20. 20. What’s not in their projections?<br />They say that, 1% of the people injured, spend approximately 30% of the money. But these people have the most serious injuries, and have many costly bills. Many times they are hospitalized for most of the first 3 years of injury. And then many are lucky to survive only a couple of years after leaving the hospital and rehabilitation.<br />As some of these patients become stabilized, through establishing a plan of care and moving back into their homes, many times the amount of their medical bills will begin going down over time.<br />
  21. 21. The automobile industry contribution<br />One other thing that we don’t see in their predictions, is that the auto industry has made great strides in making travel safer for us since 1973. Adding multiple airbags in vehicles is just one example.<br />In fact, according to the Michigan State Police, in the last decade from 2000 to 2010 auto accidents in the State of Michigan have fallen by 31.5%.<br />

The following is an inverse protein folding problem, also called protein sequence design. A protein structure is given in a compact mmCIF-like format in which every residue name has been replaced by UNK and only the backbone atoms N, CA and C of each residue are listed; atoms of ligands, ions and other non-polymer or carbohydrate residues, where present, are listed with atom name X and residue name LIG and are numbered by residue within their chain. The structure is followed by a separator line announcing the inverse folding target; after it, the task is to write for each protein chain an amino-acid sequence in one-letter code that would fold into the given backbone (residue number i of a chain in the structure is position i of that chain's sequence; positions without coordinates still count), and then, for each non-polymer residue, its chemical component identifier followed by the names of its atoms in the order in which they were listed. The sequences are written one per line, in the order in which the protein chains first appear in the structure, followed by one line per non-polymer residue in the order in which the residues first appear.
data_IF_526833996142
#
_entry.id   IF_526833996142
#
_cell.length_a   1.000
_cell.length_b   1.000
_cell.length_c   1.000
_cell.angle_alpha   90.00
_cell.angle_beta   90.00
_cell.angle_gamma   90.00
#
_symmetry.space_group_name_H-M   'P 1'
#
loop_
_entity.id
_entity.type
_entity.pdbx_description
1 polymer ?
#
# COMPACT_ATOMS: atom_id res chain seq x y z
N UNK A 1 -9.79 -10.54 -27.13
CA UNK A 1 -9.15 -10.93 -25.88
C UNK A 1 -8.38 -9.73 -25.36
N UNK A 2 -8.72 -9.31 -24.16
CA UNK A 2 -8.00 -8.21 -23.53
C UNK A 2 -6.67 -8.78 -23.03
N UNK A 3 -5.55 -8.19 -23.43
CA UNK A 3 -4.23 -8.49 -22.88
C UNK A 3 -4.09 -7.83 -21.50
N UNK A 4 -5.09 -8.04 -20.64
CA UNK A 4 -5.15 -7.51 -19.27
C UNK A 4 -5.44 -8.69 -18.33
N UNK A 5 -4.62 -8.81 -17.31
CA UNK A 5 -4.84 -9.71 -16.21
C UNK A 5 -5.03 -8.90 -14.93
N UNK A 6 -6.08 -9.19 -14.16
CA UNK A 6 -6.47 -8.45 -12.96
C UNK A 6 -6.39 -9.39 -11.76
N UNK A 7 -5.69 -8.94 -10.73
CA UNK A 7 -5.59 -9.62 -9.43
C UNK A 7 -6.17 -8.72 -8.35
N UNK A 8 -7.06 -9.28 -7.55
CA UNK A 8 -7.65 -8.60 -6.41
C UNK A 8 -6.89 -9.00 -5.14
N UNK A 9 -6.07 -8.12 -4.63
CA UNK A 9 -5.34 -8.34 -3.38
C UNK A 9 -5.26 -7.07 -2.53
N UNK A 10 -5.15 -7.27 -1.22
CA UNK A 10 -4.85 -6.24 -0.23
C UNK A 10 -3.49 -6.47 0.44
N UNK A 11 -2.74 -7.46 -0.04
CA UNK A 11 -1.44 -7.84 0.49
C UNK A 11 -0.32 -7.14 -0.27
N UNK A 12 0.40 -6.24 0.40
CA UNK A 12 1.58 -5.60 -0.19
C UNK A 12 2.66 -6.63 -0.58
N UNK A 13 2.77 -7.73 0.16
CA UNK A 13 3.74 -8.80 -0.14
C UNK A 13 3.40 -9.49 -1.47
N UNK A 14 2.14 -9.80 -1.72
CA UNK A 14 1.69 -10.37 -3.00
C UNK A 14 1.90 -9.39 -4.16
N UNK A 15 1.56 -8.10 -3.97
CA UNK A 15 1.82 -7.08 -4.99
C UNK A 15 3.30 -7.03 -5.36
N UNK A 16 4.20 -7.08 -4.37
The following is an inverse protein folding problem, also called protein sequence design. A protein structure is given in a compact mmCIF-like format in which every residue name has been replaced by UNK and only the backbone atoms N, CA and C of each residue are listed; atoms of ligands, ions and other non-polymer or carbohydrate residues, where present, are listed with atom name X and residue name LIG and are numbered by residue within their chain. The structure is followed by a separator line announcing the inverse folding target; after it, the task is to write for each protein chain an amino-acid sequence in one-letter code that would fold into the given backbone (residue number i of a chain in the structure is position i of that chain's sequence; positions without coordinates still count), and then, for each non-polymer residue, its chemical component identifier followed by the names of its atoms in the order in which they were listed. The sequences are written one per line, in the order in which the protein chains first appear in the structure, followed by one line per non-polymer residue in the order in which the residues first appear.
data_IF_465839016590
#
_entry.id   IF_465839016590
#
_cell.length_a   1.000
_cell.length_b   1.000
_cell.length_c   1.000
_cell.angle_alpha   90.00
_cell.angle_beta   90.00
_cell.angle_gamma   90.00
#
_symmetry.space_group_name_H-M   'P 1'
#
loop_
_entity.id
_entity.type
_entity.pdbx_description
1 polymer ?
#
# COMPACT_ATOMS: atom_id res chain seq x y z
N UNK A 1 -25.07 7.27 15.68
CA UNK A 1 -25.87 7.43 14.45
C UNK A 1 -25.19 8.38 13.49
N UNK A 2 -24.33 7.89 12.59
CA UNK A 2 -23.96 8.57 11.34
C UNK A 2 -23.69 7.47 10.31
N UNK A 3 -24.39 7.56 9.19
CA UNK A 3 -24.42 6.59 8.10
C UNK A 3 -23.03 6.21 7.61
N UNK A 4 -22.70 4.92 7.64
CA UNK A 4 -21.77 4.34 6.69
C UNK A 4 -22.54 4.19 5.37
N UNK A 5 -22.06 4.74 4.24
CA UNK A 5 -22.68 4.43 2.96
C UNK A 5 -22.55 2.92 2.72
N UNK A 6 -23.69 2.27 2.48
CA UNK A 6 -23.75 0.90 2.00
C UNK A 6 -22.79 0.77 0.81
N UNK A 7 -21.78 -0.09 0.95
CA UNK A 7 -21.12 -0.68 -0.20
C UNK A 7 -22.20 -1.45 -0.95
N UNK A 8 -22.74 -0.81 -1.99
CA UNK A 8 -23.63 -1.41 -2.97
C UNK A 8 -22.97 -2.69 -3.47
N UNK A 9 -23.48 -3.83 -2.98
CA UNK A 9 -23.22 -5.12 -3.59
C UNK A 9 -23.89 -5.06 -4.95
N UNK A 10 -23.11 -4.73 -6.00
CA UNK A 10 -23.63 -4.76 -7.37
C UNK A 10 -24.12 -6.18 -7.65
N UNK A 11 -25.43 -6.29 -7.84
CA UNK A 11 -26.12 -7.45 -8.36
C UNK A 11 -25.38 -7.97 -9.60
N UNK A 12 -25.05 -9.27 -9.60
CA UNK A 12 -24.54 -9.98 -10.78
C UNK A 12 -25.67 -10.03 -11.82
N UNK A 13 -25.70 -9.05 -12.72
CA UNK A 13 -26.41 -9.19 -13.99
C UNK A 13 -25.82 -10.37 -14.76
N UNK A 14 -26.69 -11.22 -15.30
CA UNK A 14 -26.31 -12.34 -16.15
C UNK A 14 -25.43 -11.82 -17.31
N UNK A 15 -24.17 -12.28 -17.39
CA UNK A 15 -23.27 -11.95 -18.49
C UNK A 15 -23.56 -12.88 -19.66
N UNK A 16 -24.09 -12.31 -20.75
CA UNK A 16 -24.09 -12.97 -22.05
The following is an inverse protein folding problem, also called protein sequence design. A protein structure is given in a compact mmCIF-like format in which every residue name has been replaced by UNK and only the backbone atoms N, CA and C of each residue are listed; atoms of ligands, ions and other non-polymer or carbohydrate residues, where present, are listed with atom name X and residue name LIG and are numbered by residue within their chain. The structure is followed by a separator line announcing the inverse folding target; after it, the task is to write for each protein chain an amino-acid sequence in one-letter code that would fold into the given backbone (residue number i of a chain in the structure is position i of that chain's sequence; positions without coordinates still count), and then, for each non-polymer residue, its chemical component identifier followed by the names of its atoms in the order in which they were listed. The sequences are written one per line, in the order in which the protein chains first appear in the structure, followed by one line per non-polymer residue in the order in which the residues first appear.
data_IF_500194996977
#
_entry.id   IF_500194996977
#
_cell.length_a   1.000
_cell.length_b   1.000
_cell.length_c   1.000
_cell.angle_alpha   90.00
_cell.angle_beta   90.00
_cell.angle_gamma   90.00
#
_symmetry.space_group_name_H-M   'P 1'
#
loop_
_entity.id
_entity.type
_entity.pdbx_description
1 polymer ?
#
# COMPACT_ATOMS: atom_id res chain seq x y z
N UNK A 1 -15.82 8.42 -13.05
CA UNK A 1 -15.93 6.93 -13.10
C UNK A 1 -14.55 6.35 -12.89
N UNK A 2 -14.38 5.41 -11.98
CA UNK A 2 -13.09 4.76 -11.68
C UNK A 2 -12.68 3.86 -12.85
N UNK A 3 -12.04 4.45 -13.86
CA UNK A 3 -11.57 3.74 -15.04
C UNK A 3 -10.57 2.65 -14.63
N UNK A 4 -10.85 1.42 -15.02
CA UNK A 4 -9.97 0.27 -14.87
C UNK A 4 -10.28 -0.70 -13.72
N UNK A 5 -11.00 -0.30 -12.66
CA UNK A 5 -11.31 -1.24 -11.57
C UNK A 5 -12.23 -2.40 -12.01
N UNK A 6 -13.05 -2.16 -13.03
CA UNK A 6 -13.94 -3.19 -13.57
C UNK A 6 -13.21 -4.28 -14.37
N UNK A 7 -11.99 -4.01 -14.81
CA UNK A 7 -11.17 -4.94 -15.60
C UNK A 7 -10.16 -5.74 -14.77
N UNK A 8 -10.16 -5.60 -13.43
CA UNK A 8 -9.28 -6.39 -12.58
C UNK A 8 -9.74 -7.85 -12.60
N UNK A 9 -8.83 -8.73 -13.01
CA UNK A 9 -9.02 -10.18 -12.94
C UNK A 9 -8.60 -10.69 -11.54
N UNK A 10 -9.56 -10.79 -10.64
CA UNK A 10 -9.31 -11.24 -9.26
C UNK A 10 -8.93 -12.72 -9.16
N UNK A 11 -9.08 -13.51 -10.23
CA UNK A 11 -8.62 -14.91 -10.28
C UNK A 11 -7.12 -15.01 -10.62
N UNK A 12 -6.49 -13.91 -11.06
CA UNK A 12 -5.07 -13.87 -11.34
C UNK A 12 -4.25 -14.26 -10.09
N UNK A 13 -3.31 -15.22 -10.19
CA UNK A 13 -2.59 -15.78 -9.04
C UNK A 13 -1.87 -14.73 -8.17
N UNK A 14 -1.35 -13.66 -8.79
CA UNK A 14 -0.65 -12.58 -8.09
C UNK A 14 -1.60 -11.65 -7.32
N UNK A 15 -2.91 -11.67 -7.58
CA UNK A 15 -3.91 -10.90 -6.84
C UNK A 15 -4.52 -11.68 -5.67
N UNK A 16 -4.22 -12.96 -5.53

22. 22. What’s their solution<br />Put a cap on the amount of medical benefits you can receive from the MCCA.<br />Eventually shifting all of the existing and new patients medical expenses from the MCCA to the Medicaid system.<br />Impose a fee schedule similar to Workman Compensation, on medical providers, cutting their reimbursement from the MCCA by as much as 30% to 40%.<br />Eliminate the Michigan auto no-fault system as you know it. Exposing you to potential lawsuits from other drivers and capping your benefits.<br />